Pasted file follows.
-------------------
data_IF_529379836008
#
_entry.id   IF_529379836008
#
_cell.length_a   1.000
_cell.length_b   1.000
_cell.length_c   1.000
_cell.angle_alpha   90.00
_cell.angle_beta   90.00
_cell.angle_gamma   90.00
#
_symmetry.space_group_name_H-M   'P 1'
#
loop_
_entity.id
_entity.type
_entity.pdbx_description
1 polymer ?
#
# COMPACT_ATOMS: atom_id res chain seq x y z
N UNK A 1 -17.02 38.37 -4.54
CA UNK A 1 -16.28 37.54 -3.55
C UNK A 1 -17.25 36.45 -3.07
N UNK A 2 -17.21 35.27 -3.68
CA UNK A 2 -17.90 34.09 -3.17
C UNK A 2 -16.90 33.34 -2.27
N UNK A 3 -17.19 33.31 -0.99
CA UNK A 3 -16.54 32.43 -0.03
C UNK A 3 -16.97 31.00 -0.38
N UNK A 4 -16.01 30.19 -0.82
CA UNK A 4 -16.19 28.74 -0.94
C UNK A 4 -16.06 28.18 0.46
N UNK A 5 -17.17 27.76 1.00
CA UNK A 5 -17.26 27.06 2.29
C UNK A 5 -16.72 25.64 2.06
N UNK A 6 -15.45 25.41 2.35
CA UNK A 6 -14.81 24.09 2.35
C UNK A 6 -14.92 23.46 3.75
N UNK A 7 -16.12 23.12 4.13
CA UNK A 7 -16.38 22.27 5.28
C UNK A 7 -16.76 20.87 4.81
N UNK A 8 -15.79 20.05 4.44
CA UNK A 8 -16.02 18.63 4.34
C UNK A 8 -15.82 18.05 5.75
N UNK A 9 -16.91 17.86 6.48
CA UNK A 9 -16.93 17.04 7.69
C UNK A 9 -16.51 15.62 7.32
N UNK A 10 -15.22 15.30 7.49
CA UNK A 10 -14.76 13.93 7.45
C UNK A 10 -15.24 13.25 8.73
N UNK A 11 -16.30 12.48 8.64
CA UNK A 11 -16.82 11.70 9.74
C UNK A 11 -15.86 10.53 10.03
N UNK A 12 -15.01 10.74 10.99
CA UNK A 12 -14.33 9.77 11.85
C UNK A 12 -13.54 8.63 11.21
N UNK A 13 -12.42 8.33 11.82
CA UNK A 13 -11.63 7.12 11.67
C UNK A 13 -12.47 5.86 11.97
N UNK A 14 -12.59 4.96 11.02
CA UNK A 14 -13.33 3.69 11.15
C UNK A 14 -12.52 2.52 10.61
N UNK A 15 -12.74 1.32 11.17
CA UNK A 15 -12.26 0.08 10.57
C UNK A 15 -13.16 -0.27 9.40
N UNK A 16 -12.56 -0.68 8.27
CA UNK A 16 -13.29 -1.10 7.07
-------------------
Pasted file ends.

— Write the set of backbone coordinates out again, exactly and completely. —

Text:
data_IF_529379836008
#
_entry.id   IF_529379836008
#
_cell.length_a   1.000
_cell.length_b   1.000
_cell.length_c   1.000
_cell.angle_alpha   90.00
_cell.angle_beta   90.00
_cell.angle_gamma   90.00
#
_symmetry.space_group_name_H-M   'P 1'
#
loop_
_entity.id
_entity.type
_entity.pdbx_description
1 polymer ?
#
# COMPACT_ATOMS: atom_id res chain seq x y z
N UNK A 1 -17.02 38.37 -4.54
CA UNK A 1 -16.28 37.54 -3.55
C UNK A 1 -17.25 36.45 -3.07
N UNK A 2 -17.21 35.27 -3.68
CA UNK A 2 -17.90 34.09 -3.17
C UNK A 2 -16.90 33.34 -2.27
N UNK A 3 -17.19 33.31 -0.99
CA UNK A 3 -16.54 32.43 -0.03
C UNK A 3 -16.97 31.00 -0.38
N UNK A 4 -16.01 30.19 -0.82
CA UNK A 4 -16.19 28.74 -0.94
C UNK A 4 -16.06 28.18 0.46
N UNK A 5 -17.17 27.76 1.00
CA UNK A 5 -17.26 27.06 2.29
C UNK A 5 -16.72 25.64 2.06
N UNK A 6 -15.45 25.41 2.35
CA UNK A 6 -14.81 24.09 2.35
C UNK A 6 -14.92 23.46 3.75
N UNK A 7 -16.12 23.12 4.13
CA UNK A 7 -16.38 22.27 5.28
C UNK A 7 -16.76 20.87 4.81
N UNK A 8 -15.79 20.05 4.44
CA UNK A 8 -16.02 18.63 4.34
C UNK A 8 -15.82 18.05 5.75
N UNK A 9 -16.91 17.86 6.48
CA UNK A 9 -16.93 17.04 7.69
C UNK A 9 -16.51 15.62 7.32
N UNK A 10 -15.22 15.30 7.49
CA UNK A 10 -14.76 13.93 7.45
C UNK A 10 -15.24 13.25 8.73
N UNK A 11 -16.30 12.48 8.64
CA UNK A 11 -16.82 11.70 9.74
C UNK A 11 -15.86 10.53 10.03
N UNK A 12 -15.01 10.74 10.99
CA UNK A 12 -14.33 9.77 11.85
C UNK A 12 -13.54 8.63 11.21
N UNK A 13 -12.42 8.33 11.82
CA UNK A 13 -11.63 7.12 11.67
C UNK A 13 -12.47 5.86 11.97
N UNK A 14 -12.59 4.96 11.02
CA UNK A 14 -13.33 3.69 11.15
C UNK A 14 -12.52 2.52 10.61
N UNK A 15 -12.74 1.32 11.17
CA UNK A 15 -12.26 0.08 10.57
C UNK A 15 -13.16 -0.27 9.40
N UNK A 16 -12.56 -0.68 8.27
CA UNK A 16 -13.29 -1.10 7.07